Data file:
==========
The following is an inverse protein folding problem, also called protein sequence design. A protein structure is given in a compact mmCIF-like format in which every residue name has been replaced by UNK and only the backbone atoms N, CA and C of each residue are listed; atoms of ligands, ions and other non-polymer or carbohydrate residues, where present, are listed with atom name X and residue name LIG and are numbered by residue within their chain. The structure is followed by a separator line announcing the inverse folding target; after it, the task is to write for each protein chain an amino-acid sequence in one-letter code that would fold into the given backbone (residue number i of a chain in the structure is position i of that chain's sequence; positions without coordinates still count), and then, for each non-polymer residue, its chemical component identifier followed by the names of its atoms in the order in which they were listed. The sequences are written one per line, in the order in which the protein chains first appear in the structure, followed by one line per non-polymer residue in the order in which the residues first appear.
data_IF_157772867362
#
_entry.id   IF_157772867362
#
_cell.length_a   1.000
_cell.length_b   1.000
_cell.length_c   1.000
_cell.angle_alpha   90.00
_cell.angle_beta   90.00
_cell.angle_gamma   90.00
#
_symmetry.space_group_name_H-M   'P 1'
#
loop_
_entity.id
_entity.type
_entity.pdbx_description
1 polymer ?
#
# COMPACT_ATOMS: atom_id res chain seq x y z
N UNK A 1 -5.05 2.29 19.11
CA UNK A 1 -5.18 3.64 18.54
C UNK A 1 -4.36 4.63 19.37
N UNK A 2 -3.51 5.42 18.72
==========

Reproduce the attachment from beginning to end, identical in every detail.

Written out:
The following is an inverse protein folding problem, also called protein sequence design. A protein structure is given in a compact mmCIF-like format in which every residue name has been replaced by UNK and only the backbone atoms N, CA and C of each residue are listed; atoms of ligands, ions and other non-polymer or carbohydrate residues, where present, are listed with atom name X and residue name LIG and are numbered by residue within their chain. The structure is followed by a separator line announcing the inverse folding target; after it, the task is to write for each protein chain an amino-acid sequence in one-letter code that would fold into the given backbone (residue number i of a chain in the structure is position i of that chain's sequence; positions without coordinates still count), and then, for each non-polymer residue, its chemical component identifier followed by the names of its atoms in the order in which they were listed. The sequences are written one per line, in the order in which the protein chains first appear in the structure, followed by one line per non-polymer residue in the order in which the residues first appear.
data_IF_157772867362
#
_entry.id   IF_157772867362
#
_cell.length_a   1.000
_cell.length_b   1.000
_cell.length_c   1.000
_cell.angle_alpha   90.00
_cell.angle_beta   90.00
_cell.angle_gamma   90.00
#
_symmetry.space_group_name_H-M   'P 1'
#
loop_
_entity.id
_entity.type
_entity.pdbx_description
1 polymer ?
#
# COMPACT_ATOMS: atom_id res chain seq x y z
N UNK A 1 -5.05 2.29 19.11
CA UNK A 1 -5.18 3.64 18.54
C UNK A 1 -4.36 4.63 19.37
N UNK A 2 -3.51 5.42 18.72